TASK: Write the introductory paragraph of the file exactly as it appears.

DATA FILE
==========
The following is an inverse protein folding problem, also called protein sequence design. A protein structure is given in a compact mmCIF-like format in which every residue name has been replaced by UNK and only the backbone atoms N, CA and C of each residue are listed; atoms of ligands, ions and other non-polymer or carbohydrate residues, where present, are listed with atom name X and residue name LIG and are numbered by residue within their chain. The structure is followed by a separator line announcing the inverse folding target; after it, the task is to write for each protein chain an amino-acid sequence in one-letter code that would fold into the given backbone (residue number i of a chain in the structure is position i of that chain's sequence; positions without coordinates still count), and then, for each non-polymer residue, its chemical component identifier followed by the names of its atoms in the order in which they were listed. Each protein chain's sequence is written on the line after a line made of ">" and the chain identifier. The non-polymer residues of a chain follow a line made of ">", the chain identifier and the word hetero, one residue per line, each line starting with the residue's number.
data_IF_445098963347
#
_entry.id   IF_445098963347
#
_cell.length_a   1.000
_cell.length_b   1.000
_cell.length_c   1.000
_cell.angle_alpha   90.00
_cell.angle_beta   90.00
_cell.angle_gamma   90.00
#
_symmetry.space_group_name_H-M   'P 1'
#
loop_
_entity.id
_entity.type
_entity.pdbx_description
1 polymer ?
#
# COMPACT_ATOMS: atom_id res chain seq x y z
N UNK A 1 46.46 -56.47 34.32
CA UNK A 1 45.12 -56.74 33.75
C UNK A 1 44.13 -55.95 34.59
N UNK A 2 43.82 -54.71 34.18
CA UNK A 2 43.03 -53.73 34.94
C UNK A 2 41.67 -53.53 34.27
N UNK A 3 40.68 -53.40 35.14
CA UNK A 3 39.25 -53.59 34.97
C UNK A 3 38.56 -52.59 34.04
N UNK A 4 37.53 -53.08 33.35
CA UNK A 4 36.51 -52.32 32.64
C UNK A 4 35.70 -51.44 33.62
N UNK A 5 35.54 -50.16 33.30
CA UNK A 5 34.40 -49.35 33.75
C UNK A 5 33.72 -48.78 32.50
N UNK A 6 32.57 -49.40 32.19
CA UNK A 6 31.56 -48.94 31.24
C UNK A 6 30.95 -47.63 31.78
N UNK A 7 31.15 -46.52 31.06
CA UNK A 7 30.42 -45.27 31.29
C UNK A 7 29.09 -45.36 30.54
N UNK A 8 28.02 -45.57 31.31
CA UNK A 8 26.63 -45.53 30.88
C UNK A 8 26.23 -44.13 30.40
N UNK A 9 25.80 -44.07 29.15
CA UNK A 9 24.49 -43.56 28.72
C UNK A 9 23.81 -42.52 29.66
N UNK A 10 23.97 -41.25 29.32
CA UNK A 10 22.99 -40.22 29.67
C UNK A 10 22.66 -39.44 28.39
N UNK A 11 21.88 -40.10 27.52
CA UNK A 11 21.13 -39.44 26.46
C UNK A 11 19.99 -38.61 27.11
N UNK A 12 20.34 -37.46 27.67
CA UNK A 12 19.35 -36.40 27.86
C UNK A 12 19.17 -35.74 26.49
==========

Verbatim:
The following is an inverse protein folding problem, also called protein sequence design. A protein structure is given in a compact mmCIF-like format in which every residue name has been replaced by UNK and only the backbone atoms N, CA and C of each residue are listed; atoms of ligands, ions and other non-polymer or carbohydrate residues, where present, are listed with atom name X and residue name LIG and are numbered by residue within their chain. The structure is followed by a separator line announcing the inverse folding target; after it, the task is to write for each protein chain an amino-acid sequence in one-letter code that would fold into the given backbone (residue number i of a chain in the structure is position i of that chain's sequence; positions without coordinates still count), and then, for each non-polymer residue, its chemical component identifier followed by the names of its atoms in the order in which they were listed. Each protein chain's sequence is written on the line after a line made of ">" and the chain identifier. The non-polymer residues of a chain follow a line made of ">", the chain identifier and the word hetero, one residue per line, each line starting with the residue's number.